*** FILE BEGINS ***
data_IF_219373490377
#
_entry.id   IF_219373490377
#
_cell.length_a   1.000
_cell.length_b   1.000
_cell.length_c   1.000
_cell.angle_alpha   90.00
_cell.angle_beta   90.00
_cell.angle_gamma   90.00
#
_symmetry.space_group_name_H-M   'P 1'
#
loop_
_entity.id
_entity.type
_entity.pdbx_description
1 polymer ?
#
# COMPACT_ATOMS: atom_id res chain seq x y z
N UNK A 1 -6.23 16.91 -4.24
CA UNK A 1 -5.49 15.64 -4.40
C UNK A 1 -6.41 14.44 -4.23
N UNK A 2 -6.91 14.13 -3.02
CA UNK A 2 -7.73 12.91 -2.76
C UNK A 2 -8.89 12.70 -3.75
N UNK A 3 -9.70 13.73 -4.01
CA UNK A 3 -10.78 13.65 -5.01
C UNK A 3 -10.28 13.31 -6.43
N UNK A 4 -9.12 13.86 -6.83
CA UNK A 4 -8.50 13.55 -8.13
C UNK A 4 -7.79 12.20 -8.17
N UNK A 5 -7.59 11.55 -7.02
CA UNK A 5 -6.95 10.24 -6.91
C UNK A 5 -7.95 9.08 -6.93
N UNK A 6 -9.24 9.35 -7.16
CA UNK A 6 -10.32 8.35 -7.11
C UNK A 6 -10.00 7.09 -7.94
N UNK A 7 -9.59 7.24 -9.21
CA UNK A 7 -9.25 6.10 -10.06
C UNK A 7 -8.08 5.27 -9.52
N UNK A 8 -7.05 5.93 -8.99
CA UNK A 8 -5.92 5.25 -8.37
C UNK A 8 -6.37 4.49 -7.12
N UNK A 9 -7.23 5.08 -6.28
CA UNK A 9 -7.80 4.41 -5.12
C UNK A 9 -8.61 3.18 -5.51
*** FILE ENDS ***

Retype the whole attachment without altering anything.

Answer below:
data_IF_219373490377
#
_entry.id   IF_219373490377
#
_cell.length_a   1.000
_cell.length_b   1.000
_cell.length_c   1.000
_cell.angle_alpha   90.00
_cell.angle_beta   90.00
_cell.angle_gamma   90.00
#
_symmetry.space_group_name_H-M   'P 1'
#
loop_
_entity.id
_entity.type
_entity.pdbx_description
1 polymer ?
#
# COMPACT_ATOMS: atom_id res chain seq x y z
N UNK A 1 -6.23 16.91 -4.24
CA UNK A 1 -5.49 15.64 -4.40
C UNK A 1 -6.41 14.44 -4.23
N UNK A 2 -6.91 14.13 -3.02
CA UNK A 2 -7.73 12.91 -2.76
C UNK A 2 -8.89 12.70 -3.75
N UNK A 3 -9.70 13.73 -4.01
CA UNK A 3 -10.78 13.65 -5.01
C UNK A 3 -10.28 13.31 -6.43
N UNK A 4 -9.12 13.86 -6.83
CA UNK A 4 -8.50 13.55 -8.13
C UNK A 4 -7.79 12.20 -8.17
N UNK A 5 -7.59 11.55 -7.02
CA UNK A 5 -6.95 10.24 -6.91
C UNK A 5 -7.95 9.08 -6.93
N UNK A 6 -9.24 9.35 -7.16
CA UNK A 6 -10.32 8.35 -7.11
C UNK A 6 -10.00 7.09 -7.94
N UNK A 7 -9.59 7.24 -9.21
CA UNK A 7 -9.25 6.10 -10.06
C UNK A 7 -8.08 5.27 -9.52
N UNK A 8 -7.05 5.93 -8.99
CA UNK A 8 -5.92 5.25 -8.37
C UNK A 8 -6.37 4.49 -7.12
N UNK A 9 -7.23 5.08 -6.28
CA UNK A 9 -7.80 4.41 -5.12
C UNK A 9 -8.61 3.18 -5.51